Anger directed at the offer and disappointment directed at the person results in higher outcomes
  64. Rational choice theory
    The recipient in an ultimatum bargaining game should chose any offer greater than zero, not found to be true
  65. Guth, Schmittberger, Schwarze (1982)
    • Central issue is fairness
    • Allocators most frequently offer 50-50
    • Recipients frequently reject offers <30%
  66. Types of bargaining paradigms
    • Dictator game: allocator's offer must be accepted
    • Delta game: if offer is rejected, multiplied by delta (between 0 and 1)
    • Lambda game: if offer is rejected, multiplied by lambda for allocater and 1-lambda for recipienct
  67. What are the two components of the social utility model?
    • Absolute payoff or self-interest
    • Comparative component or taste for fairness
  68. Kagel, Kim, & Moser (1996)
    • Negotiators split 100 coins
    • Coins are worth twice as much to allocator, recipient thinks 50-50 is fair
    • Allocators are not fair, but strategic
  69. What is communicated in negotiation?
    • Offers, counteroffers and motives
    • BATNA
    • Outcomes
    • Social accounts
    • Process remarks
  70. How do negotiators communicate?
    • Language
    • Nonverbal communication
    • Channel/media
  71. How can you improve communication in negotiation?
    • Ask questions
    • Use active listening
    • Role reversal
  72. End-result ethics
    Utilitarianism: rightness of an action determined by its consequences
  73. Duty ethics
    Kantianism/golden rule: universal standards of morality
  74. Social contract ethics
    Rousseau: rightness determined by community norms
  75. What are negotiation tactics considered marginally ethical?
    • Traditional competitive bargaining
    • Emotional manipulation
    • Misrepresentation
    • Misrepresentation to opponent's networks
    • Inappropriate information gathering
    • Bluffing
  76. What are some examples of the importance of justifying unethical behavior?
    • It is important to appear honest: 50-50 coin split
    • Given a choice between an empty room and one with a handicapped person, most people will choose the empty room if a different TV show is playing
    • Die under cup: more people lie about results with multiple rolls
  77. Koning et. al. (2010, 2011)
    • Behavior depends on your goal and means
    • Lambda game, chips worth twice as much to participant
    • Given opportunity to lie or deceive about value
    • Deceived more in powerless than powerful conditions
  78. What are the different types of social value orientations and what options will they choose in negotiation?
    • Competitive: choose option with greatest difference between themselves and opponent
    • Prosocial: choose fairest option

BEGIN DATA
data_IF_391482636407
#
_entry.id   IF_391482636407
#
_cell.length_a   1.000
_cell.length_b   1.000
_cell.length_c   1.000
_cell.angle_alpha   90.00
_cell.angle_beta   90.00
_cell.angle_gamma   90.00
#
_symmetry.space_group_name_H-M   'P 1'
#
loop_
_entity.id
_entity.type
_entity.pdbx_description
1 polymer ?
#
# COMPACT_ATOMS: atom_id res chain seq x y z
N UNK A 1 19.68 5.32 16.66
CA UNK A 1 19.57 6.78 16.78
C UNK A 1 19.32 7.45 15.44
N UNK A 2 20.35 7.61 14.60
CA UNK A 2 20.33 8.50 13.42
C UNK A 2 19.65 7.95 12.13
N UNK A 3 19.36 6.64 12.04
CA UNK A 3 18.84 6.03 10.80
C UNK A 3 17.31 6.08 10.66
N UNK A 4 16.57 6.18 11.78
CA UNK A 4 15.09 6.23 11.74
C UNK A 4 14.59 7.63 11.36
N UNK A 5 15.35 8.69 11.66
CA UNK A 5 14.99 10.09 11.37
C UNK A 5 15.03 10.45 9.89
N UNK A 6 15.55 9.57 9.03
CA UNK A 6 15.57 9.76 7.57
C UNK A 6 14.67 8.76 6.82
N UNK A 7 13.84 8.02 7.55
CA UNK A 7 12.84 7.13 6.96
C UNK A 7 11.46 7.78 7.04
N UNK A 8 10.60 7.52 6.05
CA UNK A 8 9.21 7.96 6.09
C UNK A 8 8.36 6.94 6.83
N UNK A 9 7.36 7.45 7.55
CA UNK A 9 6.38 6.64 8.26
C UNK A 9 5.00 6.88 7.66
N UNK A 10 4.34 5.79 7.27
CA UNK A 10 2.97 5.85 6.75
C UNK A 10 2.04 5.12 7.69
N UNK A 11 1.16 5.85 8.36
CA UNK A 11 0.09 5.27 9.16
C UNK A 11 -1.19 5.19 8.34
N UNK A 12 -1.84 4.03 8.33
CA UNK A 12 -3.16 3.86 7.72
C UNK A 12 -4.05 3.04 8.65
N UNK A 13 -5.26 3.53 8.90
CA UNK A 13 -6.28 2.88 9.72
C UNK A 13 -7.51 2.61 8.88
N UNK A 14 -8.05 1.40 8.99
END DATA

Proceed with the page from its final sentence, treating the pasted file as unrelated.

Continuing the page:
• Proself: choose option with greatest benefit for self
  79. What are the dimensions in Hostede's traditional approach to culture?
    • Individualism/collectivism
    • Masculinity/femininity
    • Uncertainty avoidance
    • Power distance
  80. What are the dimensions of Leung & Cohen's model of cultural logics?
    • Dignity: inherent worth of a person independent of others, internal
    • Honor: worth in other's eyes, external
    • Face: worth within hierarchy, external
  81. What are the origins of honor cultures?
    • Small communities with predatory risk
    • Beyond the reach of state or justice
    • Vigilance and self-defense are only forms of defense
    • Preoccupation with positive image
    • Defend honor with aggression
  82. What are the most important domains in social evaluation?
    Morality (intentions) and competence (might or power)
  83. What is the difference between honor cultures and non-honor cultures in perceiving insults?
    • A rude response from someone who cut in line considered more offensive in honor cultures
    • High honor-- more likely to evaluate insults in terms of morality
    • Low honor-- more likely to evaluate competence
    • Effect is mediated by extent to which participants take offense to insult
  84. Regulatory focus
    Different ways or strategies to reach goals
  85. What are some positive characteristics of honor cultures?
    • More polite than non-honor participants
    • Less supportive of destructive behavior
    • More helpful
  86. What are the characteristics of an ideal regulatory focus?
    • Used by underdogs
    • Take more risks
    • Focus on promotion
  87. What are the characteristics of a necessity regulatory focus?
    • Used by star player
    • Play it safe, vigilance
    • Prevention focus
  88. What is the relationship between honor and behavior?
    Those high in honor use more accommodating behavior, those low in honor use more dominating behavior
  89. Why are those high in honor more accommodating?
    They have a necessity regulatory focus which gives them a tendency to prevent losing honor